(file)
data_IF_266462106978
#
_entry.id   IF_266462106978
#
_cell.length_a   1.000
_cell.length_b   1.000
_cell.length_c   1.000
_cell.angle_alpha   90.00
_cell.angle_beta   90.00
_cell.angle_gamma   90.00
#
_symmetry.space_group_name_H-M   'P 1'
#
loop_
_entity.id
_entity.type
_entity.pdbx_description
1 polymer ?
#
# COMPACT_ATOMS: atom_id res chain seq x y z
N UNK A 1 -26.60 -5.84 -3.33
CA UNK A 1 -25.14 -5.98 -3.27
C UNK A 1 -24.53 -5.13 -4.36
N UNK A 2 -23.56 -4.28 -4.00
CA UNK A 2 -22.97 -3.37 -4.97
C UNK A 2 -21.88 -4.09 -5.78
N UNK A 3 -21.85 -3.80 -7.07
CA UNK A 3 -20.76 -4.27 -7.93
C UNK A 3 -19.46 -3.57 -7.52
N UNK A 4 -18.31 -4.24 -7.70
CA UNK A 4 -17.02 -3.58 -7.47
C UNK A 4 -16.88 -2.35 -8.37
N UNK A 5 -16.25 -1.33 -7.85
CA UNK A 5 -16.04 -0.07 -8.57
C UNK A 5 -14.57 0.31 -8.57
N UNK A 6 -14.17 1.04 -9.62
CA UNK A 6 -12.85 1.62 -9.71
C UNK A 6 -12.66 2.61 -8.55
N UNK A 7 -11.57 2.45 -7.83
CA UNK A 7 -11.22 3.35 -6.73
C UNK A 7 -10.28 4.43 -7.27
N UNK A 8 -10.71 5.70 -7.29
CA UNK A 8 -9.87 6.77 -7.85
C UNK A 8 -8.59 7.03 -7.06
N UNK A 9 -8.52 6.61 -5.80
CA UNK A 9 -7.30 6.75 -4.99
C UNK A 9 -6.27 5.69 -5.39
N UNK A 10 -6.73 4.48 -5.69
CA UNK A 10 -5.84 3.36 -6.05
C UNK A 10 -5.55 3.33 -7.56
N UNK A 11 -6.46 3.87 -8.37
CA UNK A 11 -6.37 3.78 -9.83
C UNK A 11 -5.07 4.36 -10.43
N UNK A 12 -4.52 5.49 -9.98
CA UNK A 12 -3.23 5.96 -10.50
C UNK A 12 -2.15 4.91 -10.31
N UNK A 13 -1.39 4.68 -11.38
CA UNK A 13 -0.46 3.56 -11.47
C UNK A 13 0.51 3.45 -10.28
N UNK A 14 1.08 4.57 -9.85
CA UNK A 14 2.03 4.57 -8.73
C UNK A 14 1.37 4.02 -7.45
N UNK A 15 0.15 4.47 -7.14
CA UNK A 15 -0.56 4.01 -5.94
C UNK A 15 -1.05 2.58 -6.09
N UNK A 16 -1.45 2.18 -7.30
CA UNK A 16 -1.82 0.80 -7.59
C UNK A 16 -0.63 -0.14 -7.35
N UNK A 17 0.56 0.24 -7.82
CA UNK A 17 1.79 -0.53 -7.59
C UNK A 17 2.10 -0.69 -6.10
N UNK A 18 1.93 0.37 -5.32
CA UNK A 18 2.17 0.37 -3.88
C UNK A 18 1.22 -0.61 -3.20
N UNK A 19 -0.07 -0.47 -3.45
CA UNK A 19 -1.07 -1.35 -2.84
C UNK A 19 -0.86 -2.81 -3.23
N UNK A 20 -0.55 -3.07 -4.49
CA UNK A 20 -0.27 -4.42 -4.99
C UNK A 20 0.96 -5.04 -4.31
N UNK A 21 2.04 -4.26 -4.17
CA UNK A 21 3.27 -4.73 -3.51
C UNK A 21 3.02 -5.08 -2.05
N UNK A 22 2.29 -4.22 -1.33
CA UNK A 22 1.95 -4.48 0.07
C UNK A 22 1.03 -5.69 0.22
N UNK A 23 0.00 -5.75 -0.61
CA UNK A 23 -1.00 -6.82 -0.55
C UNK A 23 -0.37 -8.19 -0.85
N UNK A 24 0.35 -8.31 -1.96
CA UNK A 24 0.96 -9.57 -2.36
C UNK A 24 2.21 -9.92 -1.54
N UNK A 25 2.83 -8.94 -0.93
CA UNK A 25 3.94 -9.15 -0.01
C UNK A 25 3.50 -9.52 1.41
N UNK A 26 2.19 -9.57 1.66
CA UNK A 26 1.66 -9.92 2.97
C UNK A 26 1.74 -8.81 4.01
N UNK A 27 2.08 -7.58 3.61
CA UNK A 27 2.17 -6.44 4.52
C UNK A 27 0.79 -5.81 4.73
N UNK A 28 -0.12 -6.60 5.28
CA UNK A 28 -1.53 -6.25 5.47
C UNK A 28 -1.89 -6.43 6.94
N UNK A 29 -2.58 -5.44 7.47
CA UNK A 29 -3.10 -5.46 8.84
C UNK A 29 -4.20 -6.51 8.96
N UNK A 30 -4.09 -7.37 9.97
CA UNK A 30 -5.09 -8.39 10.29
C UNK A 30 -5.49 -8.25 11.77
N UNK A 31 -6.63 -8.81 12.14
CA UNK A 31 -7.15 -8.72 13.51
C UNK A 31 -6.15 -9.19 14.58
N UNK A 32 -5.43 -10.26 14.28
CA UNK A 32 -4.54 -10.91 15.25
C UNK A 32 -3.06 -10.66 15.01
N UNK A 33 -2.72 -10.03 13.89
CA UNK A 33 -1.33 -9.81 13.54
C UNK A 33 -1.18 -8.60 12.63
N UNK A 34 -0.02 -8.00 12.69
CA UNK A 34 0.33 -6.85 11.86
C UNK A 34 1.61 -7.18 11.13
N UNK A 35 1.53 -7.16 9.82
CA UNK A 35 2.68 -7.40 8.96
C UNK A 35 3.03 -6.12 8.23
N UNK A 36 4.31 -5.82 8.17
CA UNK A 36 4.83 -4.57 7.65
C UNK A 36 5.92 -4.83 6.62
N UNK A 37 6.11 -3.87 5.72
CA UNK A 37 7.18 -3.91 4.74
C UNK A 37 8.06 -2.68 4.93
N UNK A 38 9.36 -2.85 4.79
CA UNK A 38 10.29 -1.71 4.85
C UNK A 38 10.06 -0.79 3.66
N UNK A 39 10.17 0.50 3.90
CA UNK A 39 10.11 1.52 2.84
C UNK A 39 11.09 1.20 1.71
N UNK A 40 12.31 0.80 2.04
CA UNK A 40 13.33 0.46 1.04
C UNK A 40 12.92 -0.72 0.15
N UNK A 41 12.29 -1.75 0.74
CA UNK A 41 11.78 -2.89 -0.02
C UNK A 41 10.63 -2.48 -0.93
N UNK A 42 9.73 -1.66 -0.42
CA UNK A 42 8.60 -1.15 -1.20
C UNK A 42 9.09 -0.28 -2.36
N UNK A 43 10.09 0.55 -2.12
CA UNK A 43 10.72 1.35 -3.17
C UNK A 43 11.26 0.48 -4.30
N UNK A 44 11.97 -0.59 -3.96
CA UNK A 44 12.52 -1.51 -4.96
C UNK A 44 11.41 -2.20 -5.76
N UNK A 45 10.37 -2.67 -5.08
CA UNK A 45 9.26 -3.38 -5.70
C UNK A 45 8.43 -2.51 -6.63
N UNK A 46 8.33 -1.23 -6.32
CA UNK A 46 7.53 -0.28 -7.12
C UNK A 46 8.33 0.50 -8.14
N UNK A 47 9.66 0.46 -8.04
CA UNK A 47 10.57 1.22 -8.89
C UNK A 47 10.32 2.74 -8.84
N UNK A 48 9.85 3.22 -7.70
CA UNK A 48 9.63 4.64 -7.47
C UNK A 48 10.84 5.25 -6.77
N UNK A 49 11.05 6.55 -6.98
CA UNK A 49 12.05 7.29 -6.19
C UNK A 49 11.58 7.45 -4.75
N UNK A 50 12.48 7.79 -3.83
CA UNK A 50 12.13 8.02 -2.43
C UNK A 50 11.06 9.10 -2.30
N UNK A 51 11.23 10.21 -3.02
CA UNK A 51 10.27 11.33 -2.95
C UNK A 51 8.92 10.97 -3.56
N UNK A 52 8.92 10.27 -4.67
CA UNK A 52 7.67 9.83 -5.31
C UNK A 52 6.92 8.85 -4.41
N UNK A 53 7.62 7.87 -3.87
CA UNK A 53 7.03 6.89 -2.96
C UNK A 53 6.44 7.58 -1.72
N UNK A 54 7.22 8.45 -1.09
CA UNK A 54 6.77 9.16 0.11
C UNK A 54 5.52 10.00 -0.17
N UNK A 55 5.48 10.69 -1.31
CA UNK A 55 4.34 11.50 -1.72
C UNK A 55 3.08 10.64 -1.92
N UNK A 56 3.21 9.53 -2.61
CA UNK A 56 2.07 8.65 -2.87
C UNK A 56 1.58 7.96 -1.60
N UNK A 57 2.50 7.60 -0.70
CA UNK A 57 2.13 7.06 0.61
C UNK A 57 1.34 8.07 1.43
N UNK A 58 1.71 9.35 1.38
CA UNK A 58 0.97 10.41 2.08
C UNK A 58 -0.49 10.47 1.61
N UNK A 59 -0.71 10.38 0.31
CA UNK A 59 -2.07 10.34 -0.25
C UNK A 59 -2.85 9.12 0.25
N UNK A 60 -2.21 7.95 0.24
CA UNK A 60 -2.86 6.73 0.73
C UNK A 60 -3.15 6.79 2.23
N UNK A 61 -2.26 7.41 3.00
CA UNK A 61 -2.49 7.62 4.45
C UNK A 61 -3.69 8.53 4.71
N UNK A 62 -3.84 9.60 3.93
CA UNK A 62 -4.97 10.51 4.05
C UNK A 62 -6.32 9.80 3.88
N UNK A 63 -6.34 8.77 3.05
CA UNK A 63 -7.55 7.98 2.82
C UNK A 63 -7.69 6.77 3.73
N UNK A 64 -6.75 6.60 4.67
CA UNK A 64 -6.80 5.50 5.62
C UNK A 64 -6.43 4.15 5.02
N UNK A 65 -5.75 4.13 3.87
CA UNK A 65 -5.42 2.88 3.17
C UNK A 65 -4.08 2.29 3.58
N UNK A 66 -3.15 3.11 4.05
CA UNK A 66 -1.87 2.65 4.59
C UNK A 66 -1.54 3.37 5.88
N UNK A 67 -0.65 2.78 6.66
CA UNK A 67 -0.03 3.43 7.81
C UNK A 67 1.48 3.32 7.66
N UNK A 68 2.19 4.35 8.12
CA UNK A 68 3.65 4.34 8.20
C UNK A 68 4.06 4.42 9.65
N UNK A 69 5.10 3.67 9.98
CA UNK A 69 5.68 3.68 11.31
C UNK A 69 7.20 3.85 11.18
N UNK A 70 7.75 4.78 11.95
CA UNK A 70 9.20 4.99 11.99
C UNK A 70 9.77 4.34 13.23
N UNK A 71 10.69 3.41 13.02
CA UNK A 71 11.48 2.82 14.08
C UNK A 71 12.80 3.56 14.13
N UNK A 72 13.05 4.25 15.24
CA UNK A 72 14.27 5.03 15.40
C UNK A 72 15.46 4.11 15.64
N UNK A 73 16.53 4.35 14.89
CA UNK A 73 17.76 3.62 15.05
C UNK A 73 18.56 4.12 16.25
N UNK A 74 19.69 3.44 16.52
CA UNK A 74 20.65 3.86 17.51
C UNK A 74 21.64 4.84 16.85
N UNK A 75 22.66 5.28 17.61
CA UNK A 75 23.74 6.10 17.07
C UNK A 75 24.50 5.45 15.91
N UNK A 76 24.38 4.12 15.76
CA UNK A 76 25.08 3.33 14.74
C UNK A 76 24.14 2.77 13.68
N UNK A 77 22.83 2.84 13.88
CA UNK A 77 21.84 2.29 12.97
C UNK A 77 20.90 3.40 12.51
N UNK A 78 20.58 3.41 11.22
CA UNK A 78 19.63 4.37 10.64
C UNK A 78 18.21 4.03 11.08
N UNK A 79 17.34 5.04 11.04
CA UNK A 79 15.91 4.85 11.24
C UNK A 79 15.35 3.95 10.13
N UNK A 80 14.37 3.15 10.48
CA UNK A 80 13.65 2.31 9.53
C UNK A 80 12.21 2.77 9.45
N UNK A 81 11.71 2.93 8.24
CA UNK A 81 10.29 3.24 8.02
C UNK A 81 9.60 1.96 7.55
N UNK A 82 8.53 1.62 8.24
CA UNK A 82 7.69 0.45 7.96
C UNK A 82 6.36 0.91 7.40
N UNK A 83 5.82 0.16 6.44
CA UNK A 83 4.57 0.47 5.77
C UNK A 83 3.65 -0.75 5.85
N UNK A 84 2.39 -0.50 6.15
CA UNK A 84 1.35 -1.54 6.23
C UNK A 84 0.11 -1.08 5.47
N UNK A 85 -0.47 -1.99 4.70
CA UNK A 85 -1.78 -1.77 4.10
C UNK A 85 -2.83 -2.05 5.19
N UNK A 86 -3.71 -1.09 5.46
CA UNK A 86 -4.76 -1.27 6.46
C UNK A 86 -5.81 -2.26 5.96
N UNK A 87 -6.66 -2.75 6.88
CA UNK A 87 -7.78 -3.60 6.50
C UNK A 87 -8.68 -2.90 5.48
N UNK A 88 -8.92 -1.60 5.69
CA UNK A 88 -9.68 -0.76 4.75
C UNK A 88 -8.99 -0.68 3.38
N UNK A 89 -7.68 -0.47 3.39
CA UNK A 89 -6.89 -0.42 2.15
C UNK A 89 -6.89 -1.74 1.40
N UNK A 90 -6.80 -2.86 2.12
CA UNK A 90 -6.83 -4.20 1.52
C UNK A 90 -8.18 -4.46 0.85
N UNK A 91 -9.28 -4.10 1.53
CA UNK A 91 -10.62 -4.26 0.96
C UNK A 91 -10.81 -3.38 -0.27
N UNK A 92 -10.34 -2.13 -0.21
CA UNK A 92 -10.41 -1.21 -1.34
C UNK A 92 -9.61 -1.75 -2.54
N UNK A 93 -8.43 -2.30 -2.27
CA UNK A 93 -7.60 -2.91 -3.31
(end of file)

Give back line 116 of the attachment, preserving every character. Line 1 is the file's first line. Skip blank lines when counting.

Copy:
C UNK A 32 -3.06 -10.66 15.01